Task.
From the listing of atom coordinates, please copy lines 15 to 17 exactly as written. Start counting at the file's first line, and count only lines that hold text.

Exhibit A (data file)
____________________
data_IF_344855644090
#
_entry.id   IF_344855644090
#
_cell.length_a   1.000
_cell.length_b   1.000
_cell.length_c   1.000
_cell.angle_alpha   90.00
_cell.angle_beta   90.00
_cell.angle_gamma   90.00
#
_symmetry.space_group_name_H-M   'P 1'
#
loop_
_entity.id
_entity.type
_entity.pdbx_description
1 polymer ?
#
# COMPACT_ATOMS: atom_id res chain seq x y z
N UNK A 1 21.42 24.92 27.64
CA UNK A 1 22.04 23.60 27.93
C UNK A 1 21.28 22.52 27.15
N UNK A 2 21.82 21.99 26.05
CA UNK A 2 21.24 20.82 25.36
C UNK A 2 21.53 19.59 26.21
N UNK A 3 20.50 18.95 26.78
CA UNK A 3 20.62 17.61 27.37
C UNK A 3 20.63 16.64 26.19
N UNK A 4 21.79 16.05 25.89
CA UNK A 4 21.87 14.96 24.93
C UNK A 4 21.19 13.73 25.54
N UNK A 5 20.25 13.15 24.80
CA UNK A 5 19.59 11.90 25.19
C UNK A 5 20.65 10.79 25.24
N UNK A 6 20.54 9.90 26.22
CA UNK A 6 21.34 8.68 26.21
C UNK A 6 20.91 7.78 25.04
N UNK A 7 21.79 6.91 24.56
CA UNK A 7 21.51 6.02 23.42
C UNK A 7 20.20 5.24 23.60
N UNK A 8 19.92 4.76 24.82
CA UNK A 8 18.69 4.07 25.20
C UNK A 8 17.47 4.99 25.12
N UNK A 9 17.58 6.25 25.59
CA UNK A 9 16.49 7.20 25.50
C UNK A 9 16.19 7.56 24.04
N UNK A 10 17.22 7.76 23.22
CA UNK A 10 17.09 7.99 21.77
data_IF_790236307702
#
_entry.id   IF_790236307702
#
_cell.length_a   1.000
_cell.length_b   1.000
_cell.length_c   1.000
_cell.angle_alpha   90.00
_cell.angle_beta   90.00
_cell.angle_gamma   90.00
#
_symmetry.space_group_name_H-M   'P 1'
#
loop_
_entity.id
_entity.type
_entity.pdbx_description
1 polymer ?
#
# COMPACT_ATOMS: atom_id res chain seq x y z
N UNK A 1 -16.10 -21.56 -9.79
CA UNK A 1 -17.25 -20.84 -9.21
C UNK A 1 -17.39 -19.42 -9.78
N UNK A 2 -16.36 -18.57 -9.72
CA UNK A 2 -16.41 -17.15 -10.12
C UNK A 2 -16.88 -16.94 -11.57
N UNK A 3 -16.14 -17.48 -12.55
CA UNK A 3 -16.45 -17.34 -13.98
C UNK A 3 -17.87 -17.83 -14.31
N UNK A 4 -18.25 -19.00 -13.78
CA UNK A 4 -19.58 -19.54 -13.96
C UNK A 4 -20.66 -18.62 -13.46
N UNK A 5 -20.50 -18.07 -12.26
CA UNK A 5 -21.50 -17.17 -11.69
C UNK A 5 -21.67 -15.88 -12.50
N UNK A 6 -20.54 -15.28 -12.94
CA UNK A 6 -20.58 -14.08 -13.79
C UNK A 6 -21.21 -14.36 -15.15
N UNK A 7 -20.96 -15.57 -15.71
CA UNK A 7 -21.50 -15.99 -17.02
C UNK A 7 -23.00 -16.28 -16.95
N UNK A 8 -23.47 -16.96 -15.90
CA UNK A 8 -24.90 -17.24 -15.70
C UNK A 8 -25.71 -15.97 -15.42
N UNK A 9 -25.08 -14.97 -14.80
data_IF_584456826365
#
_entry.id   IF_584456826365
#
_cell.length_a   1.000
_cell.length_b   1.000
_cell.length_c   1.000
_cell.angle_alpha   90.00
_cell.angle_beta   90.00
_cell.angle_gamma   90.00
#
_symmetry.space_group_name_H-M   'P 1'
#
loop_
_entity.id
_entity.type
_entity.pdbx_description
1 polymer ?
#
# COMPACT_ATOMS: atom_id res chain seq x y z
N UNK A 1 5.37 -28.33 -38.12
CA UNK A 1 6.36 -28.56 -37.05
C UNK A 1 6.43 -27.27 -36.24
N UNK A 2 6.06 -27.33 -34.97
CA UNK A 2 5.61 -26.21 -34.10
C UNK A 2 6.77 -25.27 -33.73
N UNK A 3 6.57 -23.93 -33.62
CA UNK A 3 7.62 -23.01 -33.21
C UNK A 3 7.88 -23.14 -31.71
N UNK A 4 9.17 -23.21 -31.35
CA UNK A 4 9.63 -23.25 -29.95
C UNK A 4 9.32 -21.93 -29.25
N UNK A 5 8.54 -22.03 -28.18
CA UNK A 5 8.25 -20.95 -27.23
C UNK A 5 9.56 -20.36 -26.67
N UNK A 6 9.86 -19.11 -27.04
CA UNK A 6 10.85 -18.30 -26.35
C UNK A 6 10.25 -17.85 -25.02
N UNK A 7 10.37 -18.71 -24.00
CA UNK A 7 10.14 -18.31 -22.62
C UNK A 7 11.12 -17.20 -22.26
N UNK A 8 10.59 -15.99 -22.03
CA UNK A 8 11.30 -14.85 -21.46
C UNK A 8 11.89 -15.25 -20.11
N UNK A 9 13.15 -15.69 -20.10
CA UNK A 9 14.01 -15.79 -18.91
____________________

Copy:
_entity.id
_entity.type
_entity.pdbx_description